We went for a walk on Thursday, my friend and I. Not the Kind Stranger, you’ll be interested to know – though he was probably somewhere around too, but a friend I’ve known for about thirty years. My friend is a highly skilled trainer.
We got to talk about our work and he mentioned a training he had attended where the guy had a ‘new take’ on Thinking out of the Box. You know the theory: Don’t just go for the same old-old. Be creative! Dream new ideas. Come up with something different. Think out of the box – in a different dimension!
As we stood leaning over the five-bar gate admiring the vistas of the South Downs National Park, I said, “J, there is no box. It’s just a concept.”
I’ve thought a lot about that since. The box is an illusion and always has been. We cannot actually think inside it or outside it, because the reality has never existed and never will. The illusion is merely the creation of people who would have us perceive ourselves in boxes. Who first decided that we are all in boxes? Who was it lumbered us with thinking from inside them? And what purpose did the concept of boxes serve? Perhaps it allowed that person to exhibit his superiority by calling us to think outside his phantom creation?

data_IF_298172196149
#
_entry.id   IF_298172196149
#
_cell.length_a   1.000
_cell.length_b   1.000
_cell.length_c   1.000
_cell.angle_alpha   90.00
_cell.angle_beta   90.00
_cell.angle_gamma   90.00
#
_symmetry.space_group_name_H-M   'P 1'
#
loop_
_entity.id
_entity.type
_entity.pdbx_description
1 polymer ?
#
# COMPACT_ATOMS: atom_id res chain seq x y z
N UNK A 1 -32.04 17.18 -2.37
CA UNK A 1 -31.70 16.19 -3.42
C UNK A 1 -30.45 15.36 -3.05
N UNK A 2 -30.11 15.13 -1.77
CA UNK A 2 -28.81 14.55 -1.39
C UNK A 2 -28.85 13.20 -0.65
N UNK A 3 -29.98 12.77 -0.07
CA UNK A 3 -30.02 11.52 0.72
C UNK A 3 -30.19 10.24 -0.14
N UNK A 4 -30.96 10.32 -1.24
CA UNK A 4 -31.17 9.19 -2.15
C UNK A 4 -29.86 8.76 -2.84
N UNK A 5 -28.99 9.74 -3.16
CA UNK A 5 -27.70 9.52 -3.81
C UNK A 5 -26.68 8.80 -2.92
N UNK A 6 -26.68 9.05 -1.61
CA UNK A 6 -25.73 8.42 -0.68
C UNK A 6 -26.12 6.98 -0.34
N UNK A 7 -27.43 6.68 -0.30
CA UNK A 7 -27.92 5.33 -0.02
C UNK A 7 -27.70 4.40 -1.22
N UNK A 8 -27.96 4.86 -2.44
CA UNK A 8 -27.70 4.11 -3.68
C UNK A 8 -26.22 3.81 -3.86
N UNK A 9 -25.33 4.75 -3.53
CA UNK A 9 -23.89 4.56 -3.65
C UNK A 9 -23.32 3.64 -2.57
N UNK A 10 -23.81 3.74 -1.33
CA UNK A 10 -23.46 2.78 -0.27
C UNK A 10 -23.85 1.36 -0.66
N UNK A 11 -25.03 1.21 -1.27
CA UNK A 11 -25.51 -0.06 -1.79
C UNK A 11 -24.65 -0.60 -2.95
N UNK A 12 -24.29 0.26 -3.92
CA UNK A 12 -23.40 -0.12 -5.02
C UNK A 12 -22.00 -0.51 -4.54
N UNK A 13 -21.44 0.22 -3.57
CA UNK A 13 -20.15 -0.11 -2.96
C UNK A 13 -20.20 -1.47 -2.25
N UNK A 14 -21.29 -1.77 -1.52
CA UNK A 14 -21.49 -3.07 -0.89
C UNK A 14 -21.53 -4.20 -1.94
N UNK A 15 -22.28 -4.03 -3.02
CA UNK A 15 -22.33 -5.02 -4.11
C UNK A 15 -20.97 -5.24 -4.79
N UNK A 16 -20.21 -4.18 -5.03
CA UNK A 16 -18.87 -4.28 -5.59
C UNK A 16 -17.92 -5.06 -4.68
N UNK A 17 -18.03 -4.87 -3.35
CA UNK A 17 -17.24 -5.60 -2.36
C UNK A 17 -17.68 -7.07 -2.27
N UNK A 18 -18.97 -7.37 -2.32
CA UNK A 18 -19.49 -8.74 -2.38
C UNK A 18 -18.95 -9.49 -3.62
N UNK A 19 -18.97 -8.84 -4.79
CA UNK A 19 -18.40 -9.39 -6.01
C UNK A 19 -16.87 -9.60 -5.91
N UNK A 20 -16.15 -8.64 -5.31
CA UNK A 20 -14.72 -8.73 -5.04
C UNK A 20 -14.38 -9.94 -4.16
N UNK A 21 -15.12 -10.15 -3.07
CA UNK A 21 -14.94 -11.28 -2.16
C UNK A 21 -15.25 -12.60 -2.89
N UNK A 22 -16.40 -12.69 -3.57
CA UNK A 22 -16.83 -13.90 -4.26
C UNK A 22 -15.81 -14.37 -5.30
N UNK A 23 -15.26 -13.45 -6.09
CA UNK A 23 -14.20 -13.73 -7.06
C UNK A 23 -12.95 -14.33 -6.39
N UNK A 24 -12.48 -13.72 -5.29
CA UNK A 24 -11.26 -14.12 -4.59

The concept of boxes make us feel secure. It enables us to enjoy the illusion that we can take control of our lives. Or each others’. In the natural world there are no sealed boundaries, but everything flows subtly into everything else – and you’re part of that natural world. The universe is not insular. Ask any quantum physicist. Even I, as I write this blog, am changing the brain patterns in your head. Though we may seem to be separated by space and even time it is not true. We’re not separated, are we? You just read this. There is no box.
Living without the pseudo-security of an illusory box out of which we are supposed to think can challenge our very roots. We are tempted to ask questions. How old was I when I began to accept being ‘boxed’? Where did I learn that limiting skill? What were the motives of my teacher? What has this done to me, to us?
In a world that is a wide open space (not filled with wide open spaces – that supposes natural boundaries again! It’s deeply ingrained, isn’t it?) it is a joy to know that nothing can separate us from each other, except the belief that we are in different boxes. If we choose to abandon our belief in boxes, all is revealed. We are part of the whole, and the gap between you and me is gone.
Like Neo in The Matrix, I seem to have swallowed the red pill. Ah well…